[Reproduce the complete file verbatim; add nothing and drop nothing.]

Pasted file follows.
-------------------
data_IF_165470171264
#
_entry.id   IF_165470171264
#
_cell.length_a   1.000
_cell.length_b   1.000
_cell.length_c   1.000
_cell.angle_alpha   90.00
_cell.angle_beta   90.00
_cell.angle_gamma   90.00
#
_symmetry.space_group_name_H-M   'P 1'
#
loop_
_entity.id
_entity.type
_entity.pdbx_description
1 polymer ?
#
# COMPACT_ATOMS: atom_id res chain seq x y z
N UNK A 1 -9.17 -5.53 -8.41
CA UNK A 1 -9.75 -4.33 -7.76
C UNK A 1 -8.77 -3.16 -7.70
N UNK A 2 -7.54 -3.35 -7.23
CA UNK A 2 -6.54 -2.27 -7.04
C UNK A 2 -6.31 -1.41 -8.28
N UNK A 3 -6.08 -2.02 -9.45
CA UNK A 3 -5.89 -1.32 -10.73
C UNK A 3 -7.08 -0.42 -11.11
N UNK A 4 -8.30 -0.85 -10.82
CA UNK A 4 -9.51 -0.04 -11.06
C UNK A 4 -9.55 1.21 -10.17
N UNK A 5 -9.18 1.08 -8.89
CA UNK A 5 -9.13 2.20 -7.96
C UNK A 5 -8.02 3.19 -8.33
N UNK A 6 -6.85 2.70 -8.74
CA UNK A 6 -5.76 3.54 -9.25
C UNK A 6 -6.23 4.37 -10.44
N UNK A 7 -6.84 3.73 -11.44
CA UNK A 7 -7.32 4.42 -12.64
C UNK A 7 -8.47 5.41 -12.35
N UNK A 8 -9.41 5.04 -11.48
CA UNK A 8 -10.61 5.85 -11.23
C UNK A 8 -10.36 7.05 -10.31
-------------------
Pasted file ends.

data_IF_165470171264
#
_entry.id   IF_165470171264
#
_cell.length_a   1.000
_cell.length_b   1.000
_cell.length_c   1.000
_cell.angle_alpha   90.00
_cell.angle_beta   90.00
_cell.angle_gamma   90.00
#
_symmetry.space_group_name_H-M   'P 1'
#
loop_
_entity.id
_entity.type
_entity.pdbx_description
1 polymer ?
#
# COMPACT_ATOMS: atom_id res chain seq x y z
N UNK A 1 -9.17 -5.53 -8.41
CA UNK A 1 -9.75 -4.33 -7.76
C UNK A 1 -8.77 -3.16 -7.70
N UNK A 2 -7.54 -3.35 -7.23
CA UNK A 2 -6.54 -2.27 -7.04
C UNK A 2 -6.31 -1.41 -8.28
N UNK A 3 -6.08 -2.02 -9.45
CA UNK A 3 -5.89 -1.32 -10.73
C UNK A 3 -7.08 -0.42 -11.11
N UNK A 4 -8.30 -0.85 -10.82
CA UNK A 4 -9.51 -0.04 -11.06
C UNK A 4 -9.55 1.21 -10.17
N UNK A 5 -9.18 1.08 -8.89
CA UNK A 5 -9.13 2.20 -7.96
C UNK A 5 -8.02 3.19 -8.33
N UNK A 6 -6.85 2.70 -8.74
CA UNK A 6 -5.76 3.54 -9.25
C UNK A 6 -6.23 4.37 -10.44
N UNK A 7 -6.84 3.73 -11.44
CA UNK A 7 -7.32 4.42 -12.64
C UNK A 7 -8.47 5.41 -12.35
N UNK A 8 -9.41 5.04 -11.48
CA UNK A 8 -10.61 5.85 -11.23
C UNK A 8 -10.36 7.05 -10.31